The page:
I am delighted to have been appointed the Inclusive Futures National Athlete Role Model. It is a programme that represents what is truly great about sport - that anyone and everyone can take part in some way.
My own disability happened when I was two years old when I lost a hand in a freak accident. However it didn’t stop me from playing with my school friends and learning to catch, climb and skip like any other child. Being treated the same as everyone else was a huge help in finding my potential as a swimmer.
At first, swimming wasn’t a sport I enjoyed as much as others and it took me a long time to learn how to do it (five years in fact!). Undeterred, I finally discovered my talent after competing in a disability sports day where I won my first medal. It’s safe to say that after a 10-year career I haven’t looked back since!
Despite my disability, I was encouraged to try any and every sport I was interested in, and luckily I had a huge appetite for getting active. Nothing got in my way of my have-a-go attitude and I believe that should be the way for every young person, whether they want to find a sport for them or prefer to sit on the sidelines.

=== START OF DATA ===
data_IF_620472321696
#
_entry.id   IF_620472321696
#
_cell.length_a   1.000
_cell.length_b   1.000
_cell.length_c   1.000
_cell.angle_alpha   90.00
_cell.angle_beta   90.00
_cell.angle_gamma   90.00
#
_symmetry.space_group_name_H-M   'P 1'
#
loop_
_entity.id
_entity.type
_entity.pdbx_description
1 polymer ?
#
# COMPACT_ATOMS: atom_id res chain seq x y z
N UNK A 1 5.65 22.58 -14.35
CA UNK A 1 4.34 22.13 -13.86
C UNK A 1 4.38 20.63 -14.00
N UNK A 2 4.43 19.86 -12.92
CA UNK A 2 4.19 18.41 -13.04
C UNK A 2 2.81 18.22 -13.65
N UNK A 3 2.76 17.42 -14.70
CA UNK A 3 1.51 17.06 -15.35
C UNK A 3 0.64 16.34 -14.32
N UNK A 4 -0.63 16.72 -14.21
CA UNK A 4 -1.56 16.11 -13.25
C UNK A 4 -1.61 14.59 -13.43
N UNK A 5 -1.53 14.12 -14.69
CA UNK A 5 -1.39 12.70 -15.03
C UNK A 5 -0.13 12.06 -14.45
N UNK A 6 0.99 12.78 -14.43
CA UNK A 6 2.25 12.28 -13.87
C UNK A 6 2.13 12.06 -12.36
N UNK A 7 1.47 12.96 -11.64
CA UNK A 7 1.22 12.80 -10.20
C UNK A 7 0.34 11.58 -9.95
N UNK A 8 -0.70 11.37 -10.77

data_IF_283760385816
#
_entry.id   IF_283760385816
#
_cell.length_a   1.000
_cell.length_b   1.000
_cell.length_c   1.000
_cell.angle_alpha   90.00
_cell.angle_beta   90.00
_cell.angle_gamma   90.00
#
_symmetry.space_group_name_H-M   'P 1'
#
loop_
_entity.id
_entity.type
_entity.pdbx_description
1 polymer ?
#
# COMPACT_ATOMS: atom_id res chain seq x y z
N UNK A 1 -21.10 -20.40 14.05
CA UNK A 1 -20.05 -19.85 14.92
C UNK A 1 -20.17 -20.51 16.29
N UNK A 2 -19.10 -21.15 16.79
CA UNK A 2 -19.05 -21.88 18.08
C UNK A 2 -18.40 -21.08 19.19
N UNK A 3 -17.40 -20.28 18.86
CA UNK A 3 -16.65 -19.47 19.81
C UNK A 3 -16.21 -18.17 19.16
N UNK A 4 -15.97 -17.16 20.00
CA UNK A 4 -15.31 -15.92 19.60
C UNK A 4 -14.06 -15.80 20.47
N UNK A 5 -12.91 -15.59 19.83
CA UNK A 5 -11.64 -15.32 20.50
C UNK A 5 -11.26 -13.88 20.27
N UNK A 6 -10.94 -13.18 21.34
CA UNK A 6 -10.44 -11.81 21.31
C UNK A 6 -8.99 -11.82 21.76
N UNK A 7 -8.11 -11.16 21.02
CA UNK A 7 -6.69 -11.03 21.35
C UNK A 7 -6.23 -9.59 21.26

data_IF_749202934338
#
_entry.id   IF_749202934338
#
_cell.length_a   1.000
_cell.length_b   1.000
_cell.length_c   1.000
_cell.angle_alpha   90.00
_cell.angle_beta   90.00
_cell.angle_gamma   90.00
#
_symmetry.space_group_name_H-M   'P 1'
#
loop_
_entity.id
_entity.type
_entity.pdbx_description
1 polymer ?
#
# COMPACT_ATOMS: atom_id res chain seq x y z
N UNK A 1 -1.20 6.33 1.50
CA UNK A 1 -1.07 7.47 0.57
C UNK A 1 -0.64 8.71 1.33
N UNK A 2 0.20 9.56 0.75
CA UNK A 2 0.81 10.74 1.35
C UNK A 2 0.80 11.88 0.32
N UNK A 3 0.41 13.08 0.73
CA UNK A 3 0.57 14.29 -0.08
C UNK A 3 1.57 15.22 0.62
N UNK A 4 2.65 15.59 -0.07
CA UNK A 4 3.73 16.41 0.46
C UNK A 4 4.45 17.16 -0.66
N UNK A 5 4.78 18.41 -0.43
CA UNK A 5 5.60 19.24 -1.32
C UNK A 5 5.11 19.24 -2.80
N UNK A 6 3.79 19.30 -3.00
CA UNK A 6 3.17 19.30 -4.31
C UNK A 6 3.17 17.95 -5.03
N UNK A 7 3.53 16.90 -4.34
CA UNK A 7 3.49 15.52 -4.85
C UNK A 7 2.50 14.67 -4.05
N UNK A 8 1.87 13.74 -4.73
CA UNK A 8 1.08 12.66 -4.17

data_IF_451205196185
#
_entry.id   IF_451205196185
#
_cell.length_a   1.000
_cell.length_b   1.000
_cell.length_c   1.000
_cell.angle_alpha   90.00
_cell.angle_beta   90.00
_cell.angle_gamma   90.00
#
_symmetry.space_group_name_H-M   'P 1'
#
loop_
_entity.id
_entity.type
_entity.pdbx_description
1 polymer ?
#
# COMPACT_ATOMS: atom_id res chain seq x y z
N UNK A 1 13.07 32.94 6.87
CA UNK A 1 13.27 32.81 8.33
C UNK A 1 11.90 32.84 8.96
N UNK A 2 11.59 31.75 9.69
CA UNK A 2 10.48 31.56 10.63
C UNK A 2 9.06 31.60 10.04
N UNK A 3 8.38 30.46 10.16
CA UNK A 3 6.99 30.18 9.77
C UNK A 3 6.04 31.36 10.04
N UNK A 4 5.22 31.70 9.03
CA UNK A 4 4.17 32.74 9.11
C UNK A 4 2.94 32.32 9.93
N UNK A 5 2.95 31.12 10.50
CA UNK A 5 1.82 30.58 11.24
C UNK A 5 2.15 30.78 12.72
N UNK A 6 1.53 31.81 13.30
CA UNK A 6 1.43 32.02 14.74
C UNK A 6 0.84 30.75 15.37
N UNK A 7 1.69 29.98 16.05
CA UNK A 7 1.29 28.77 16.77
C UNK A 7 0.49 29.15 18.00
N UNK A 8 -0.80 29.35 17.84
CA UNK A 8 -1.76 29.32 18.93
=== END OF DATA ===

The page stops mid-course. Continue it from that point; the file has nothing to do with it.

It’s important to remember that volunteers are just as important as the people who take part in sport. They’re the leaders and the enablers of everyone involved, and their passion is just as great as the athletes who are trying their best.
The Inclusive Futures programme is special because it aims to include young people with and without disabilities in the same activities, and teaches them how to lead others in volunteering too. Though the programme, young people have transformed into skilled volunteers and will be able to transform their local communities into areas that promote inclusive sport for all.
It’s an exciting time for disability sport and I am looking forward to working with the Inclusive Futures Coordinators in each of the eight UK cities to raise the profile of sports volunteering for young disabled people.